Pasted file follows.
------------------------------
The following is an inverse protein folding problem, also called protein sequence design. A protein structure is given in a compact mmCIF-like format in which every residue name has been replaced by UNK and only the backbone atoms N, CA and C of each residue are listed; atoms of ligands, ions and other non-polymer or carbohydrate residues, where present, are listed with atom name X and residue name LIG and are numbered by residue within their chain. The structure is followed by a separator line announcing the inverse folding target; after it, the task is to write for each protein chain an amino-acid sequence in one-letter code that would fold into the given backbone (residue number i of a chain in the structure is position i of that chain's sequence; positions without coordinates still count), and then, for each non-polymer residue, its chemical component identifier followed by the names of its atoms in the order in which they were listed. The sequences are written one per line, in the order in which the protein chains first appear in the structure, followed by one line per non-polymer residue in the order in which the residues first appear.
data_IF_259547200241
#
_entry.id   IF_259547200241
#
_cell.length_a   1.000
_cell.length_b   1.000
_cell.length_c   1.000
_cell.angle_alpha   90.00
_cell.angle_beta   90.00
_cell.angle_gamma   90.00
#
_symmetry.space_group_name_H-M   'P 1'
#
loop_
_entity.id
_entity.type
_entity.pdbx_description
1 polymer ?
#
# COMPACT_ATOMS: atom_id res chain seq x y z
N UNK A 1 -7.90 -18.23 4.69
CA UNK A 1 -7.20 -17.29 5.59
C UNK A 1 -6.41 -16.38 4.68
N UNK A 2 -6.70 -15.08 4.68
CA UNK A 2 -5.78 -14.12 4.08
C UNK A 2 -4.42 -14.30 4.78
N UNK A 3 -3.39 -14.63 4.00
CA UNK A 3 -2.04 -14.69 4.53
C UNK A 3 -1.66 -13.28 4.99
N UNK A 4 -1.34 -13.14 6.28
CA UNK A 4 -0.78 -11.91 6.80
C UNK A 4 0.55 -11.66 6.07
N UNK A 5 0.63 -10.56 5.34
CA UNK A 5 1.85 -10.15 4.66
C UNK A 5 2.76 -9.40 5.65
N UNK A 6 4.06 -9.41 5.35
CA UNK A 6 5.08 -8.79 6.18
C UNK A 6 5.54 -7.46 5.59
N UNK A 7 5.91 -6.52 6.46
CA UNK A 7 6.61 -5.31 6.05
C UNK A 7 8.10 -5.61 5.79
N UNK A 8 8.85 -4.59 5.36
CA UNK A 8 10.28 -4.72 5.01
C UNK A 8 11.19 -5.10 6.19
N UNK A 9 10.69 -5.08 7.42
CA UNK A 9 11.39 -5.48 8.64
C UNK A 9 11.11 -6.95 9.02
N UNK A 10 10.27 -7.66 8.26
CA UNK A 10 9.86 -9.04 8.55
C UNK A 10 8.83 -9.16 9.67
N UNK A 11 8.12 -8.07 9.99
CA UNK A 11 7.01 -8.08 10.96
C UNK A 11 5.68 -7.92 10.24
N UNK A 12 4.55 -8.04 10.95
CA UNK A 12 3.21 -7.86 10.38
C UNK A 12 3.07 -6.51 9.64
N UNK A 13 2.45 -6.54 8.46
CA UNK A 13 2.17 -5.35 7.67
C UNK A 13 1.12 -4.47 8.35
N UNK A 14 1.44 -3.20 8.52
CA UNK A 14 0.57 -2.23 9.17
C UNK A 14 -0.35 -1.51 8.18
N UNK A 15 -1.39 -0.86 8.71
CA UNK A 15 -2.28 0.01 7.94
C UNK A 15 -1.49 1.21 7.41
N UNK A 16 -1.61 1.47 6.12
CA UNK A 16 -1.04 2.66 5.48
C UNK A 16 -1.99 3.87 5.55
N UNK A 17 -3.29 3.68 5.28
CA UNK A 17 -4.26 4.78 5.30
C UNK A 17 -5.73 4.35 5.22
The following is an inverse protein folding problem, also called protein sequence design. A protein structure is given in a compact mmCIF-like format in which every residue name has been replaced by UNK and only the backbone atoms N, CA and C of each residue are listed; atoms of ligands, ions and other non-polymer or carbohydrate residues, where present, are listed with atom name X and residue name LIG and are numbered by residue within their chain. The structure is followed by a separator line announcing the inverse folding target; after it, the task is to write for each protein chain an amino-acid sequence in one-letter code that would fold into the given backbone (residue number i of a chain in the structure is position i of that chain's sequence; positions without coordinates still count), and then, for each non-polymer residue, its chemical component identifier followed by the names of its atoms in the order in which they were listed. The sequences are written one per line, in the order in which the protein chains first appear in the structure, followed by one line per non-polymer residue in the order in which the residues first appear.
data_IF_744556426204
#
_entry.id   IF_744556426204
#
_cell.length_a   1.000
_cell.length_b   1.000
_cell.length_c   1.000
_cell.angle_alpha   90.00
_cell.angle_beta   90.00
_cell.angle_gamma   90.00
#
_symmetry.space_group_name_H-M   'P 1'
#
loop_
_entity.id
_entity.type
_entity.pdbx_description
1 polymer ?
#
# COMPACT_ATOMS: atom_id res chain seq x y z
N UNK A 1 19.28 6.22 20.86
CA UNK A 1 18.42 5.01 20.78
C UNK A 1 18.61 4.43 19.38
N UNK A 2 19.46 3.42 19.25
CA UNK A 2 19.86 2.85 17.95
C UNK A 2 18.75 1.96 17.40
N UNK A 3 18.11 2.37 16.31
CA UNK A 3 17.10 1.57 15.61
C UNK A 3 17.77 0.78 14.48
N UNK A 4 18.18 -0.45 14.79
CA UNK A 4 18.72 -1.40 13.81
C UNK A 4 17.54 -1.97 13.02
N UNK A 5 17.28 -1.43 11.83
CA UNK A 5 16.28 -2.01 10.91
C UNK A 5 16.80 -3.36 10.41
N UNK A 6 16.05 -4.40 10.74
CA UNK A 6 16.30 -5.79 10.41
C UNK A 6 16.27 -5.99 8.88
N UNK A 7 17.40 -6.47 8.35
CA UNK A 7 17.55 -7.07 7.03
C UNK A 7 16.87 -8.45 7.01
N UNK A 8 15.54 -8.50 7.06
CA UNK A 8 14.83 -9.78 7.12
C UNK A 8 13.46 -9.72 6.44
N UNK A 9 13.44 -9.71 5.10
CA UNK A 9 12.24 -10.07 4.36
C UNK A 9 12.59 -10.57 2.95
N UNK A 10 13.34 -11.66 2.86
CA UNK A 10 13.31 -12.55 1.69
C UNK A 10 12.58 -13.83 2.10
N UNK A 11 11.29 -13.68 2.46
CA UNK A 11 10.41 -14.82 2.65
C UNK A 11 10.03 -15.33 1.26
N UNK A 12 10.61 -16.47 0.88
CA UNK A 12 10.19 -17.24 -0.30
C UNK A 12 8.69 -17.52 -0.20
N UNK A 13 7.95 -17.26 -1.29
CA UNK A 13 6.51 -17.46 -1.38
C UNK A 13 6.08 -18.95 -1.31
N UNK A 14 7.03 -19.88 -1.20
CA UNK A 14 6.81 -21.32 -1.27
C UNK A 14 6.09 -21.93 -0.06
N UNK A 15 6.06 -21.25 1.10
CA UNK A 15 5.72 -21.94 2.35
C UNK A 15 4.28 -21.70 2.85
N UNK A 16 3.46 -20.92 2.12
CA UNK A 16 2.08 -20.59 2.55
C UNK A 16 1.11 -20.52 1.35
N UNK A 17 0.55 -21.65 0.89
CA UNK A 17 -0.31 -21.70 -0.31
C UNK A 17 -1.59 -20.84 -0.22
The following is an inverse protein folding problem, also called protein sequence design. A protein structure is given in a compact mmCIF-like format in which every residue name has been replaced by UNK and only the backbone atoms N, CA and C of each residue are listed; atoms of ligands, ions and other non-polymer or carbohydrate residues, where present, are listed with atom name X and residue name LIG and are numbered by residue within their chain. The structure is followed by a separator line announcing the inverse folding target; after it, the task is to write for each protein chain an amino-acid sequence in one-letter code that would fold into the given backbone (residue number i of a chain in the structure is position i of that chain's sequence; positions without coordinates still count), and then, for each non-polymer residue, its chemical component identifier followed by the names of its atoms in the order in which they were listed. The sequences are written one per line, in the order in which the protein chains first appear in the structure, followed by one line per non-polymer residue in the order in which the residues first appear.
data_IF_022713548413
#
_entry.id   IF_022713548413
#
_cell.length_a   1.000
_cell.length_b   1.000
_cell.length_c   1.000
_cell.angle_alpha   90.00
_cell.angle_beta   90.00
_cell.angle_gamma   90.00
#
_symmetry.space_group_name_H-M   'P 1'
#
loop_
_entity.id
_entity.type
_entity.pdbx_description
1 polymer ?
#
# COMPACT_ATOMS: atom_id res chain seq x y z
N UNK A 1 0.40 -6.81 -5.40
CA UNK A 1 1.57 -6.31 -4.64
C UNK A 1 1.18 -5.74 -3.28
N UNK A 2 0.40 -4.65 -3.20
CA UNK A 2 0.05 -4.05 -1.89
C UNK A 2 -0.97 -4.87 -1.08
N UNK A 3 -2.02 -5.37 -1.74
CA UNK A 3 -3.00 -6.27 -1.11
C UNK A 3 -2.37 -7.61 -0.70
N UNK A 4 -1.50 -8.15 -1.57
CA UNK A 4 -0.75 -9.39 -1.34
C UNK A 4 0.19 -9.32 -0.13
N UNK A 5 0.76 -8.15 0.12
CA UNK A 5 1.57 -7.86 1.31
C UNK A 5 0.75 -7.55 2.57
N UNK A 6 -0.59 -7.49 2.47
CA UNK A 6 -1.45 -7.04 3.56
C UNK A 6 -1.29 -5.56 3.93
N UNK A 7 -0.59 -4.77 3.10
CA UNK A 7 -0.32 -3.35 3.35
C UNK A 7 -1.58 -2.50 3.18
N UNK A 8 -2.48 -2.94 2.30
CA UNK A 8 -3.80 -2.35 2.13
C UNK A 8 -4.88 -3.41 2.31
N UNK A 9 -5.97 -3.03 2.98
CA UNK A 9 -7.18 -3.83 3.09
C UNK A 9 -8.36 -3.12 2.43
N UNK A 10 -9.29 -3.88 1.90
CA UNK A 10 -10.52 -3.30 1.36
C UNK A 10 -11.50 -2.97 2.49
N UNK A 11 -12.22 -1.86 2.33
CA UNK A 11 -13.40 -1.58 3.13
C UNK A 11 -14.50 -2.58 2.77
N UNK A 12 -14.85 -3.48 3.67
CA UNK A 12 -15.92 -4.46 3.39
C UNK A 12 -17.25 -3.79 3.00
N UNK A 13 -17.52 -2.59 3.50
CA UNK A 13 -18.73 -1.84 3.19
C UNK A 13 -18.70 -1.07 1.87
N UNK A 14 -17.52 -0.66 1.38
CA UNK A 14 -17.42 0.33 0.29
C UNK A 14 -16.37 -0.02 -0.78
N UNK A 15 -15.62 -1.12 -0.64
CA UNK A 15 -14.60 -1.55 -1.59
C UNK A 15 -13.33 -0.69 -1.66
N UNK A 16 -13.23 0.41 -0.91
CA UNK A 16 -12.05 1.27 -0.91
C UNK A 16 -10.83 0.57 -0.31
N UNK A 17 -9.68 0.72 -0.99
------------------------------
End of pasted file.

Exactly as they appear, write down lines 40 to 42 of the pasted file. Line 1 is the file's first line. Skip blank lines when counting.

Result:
N UNK A 7 5.91 -6.52 6.46
CA UNK A 7 6.61 -5.31 6.05
C UNK A 7 8.10 -5.61 5.79